I was exchanging email with my movie-maven friend (among many other areas of expertise) Nell Minow, who offhandedly mentioned that she found the Motion Picture Academy song controversy interesting. I replied that the word I'd use was "insane."
If you don't know the situation, the very brief overview is that a completely unknown song, "Alone Yet Not Alone" from an even more unknown tiny movie released in about 9 theaters in the South, got nominated for Best Song. It's composer is a former Governor of the Academy and serves on the music committee's executive board. He sent out around 70 copies of the song to members of the music committee, who are the people who vote for nomination (and who number 239.) As a result, the song was disqualified, the first time in Academy history that any nominee has been disqualified for a reason that wasn't technical.
No specific rule violation was given, but the current president of the Academy, Cheryl Boone Isaacs, released a statement that said, “No matter how well-intentioned the communication, using one’s position as a former governor and current executive committee member to personally promote one’s own Oscar submission creates the appearance of an unfair advantage,”
As I said, the word I'd use for all this is “insane.” This quote in the L.A. Times stood out to me --
"I was confused by the logic of all of this," said a member of the academy's music branch who asked not to be identified because of the sensitive nature of the issue. "I received several personal calls and emails from publicists asking me to vote for the songs they represented. I never received a single call or email from either Bruce or Dennis."
To me, I do think that it is odd that the song got nominated in the first place -- from such an unknown movie with its composer being on the music branch's executive committee. But in this category, Best Song, there are so few potential nominees to choose from compared to other categories. And the pool of voters in the nominating process is small (just 239) and many probably knew the composer who was credentialed, well-known in the Industry, and, yes, did have a presence in the Academy hierarchy. So, while odd that the unknown song got nominated, it’s not inexplicable that this insular group would know about the song while the public at large wouldn’t. But yes, it’s odd, no question -- HOWEVER, to disqualify a nominee for the first time in Academy history not because it was found to have actually done something wrong, but because it creates the “appearance” of unfair advantage by virtue of a letter being sent by the composer himself to 70 of the 240 voting members -- while, at the same time, publicists for the other songs made phone calls which is perfectly okay -- and studios have full screenings and take out ads because they have the money to do so. It just strikes me as small and petty. And perhaps retribution.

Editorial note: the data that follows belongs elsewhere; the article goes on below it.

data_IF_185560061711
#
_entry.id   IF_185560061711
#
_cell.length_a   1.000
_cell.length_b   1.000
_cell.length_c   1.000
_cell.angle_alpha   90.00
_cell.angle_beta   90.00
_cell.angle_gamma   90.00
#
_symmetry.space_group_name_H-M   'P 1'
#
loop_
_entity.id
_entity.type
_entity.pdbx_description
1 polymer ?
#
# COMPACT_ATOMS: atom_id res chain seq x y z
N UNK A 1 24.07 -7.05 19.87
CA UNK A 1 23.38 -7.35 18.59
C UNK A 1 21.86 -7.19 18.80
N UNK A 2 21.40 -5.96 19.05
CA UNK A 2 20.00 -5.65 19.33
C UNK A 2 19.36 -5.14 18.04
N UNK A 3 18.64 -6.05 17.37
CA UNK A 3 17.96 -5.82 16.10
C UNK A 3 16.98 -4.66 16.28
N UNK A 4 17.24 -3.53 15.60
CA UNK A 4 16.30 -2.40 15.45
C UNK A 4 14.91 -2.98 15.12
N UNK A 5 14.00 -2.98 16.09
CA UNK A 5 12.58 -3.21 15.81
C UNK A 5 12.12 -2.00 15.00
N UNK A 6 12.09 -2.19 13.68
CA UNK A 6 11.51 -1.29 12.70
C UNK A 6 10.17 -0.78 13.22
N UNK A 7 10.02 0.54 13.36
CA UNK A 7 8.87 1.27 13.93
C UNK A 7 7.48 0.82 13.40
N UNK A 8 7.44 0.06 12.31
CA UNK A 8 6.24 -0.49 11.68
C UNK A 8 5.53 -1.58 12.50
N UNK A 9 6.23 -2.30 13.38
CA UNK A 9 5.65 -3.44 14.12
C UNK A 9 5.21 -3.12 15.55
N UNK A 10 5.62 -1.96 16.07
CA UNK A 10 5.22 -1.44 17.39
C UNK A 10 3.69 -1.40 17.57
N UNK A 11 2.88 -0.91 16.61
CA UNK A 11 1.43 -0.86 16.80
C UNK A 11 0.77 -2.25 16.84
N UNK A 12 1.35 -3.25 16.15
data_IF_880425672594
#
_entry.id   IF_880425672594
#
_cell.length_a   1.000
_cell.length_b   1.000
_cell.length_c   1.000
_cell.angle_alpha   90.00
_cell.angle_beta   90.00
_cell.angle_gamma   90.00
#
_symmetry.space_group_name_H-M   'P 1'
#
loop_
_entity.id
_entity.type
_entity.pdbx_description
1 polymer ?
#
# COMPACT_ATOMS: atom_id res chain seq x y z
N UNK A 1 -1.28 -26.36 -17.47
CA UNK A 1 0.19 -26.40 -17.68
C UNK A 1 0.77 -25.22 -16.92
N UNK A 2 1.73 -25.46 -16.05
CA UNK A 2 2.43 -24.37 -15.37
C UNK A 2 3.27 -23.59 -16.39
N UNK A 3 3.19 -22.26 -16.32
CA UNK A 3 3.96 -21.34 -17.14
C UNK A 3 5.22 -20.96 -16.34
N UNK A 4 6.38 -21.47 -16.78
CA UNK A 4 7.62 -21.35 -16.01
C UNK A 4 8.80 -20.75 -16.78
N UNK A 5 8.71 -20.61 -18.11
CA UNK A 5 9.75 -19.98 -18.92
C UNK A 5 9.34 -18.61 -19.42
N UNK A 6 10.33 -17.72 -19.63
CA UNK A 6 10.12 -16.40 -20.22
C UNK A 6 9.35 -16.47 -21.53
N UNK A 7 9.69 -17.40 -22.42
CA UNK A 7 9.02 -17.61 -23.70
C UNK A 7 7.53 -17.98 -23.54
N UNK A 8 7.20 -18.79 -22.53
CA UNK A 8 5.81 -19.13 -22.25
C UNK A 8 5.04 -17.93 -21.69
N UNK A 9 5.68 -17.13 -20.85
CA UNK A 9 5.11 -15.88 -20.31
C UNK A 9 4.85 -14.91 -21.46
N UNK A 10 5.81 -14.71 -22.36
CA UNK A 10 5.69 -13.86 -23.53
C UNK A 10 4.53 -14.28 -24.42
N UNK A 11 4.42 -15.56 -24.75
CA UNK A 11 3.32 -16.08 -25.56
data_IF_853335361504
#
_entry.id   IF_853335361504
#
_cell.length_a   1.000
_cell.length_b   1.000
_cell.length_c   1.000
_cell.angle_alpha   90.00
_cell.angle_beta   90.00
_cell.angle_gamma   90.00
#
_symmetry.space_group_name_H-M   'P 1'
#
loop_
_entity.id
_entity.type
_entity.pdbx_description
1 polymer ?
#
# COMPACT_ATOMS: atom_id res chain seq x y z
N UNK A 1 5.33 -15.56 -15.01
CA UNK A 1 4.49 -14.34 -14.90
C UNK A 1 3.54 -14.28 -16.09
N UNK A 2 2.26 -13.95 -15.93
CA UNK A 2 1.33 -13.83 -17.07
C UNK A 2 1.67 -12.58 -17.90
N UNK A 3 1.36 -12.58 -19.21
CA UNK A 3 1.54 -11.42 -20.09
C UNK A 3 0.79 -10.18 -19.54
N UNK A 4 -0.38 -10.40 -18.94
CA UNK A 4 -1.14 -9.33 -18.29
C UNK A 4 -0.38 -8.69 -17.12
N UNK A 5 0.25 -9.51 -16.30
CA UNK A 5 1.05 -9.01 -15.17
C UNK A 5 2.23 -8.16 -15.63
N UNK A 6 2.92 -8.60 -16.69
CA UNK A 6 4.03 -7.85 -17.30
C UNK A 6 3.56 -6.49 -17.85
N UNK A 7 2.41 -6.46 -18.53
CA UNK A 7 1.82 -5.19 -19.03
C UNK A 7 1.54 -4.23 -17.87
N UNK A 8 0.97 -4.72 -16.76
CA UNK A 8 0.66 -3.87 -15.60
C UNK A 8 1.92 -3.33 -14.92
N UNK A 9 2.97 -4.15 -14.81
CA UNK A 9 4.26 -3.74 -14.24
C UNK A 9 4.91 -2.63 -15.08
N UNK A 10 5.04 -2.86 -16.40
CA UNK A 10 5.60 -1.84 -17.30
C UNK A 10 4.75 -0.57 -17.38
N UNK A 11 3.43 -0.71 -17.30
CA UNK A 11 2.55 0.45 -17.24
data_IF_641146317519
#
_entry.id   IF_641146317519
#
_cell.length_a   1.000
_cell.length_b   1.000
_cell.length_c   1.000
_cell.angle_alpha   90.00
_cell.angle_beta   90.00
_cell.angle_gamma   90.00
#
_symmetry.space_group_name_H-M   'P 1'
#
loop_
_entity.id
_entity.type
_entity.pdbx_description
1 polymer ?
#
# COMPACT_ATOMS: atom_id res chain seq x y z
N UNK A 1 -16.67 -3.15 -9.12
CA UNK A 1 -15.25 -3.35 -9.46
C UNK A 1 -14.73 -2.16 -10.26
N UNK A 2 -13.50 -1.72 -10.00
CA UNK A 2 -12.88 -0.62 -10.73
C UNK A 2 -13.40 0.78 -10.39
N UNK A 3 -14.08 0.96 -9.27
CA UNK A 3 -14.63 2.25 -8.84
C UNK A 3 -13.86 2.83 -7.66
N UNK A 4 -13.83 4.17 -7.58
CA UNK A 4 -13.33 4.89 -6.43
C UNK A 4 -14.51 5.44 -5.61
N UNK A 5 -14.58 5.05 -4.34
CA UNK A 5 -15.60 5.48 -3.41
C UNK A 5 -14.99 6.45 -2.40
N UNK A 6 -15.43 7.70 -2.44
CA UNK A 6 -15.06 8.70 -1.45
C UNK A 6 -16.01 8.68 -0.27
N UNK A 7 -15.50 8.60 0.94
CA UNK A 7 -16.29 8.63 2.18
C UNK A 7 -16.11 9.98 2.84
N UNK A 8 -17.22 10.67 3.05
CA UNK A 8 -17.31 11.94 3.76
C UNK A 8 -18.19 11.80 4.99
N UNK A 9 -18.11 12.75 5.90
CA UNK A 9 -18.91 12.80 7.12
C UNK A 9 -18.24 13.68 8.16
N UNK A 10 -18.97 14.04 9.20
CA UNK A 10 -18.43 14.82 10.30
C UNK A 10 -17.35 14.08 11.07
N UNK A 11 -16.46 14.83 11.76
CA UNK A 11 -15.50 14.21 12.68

But I’ll be honest, this is made all the more convoluted for me because I somewhat know the current president of the Academy, Cheryl Boone Isaacs. I don’t know her well at all, and we haven’t had reason to cross paths in a couple decades. But the last time we did (it was in my wayward days when I was doing publicity, and she was Executive VP heading up the Paramount PR department), it was over something that seemed small and petty. So, on a completely personal level, I find it whimsical to follow this all with the personal element attached, no matter how small.
I don't know enough to say whether the song should have been disqualified or not. But from very little I do know, I think it bizarre that the song was dropped, and it strikes me (without knowing more facts) as the wrong thing to do.
Robert J. Elisberg is a political commentator, screenwriter, novelist, tech writer and also some other things that I just tend to keep forgetting.
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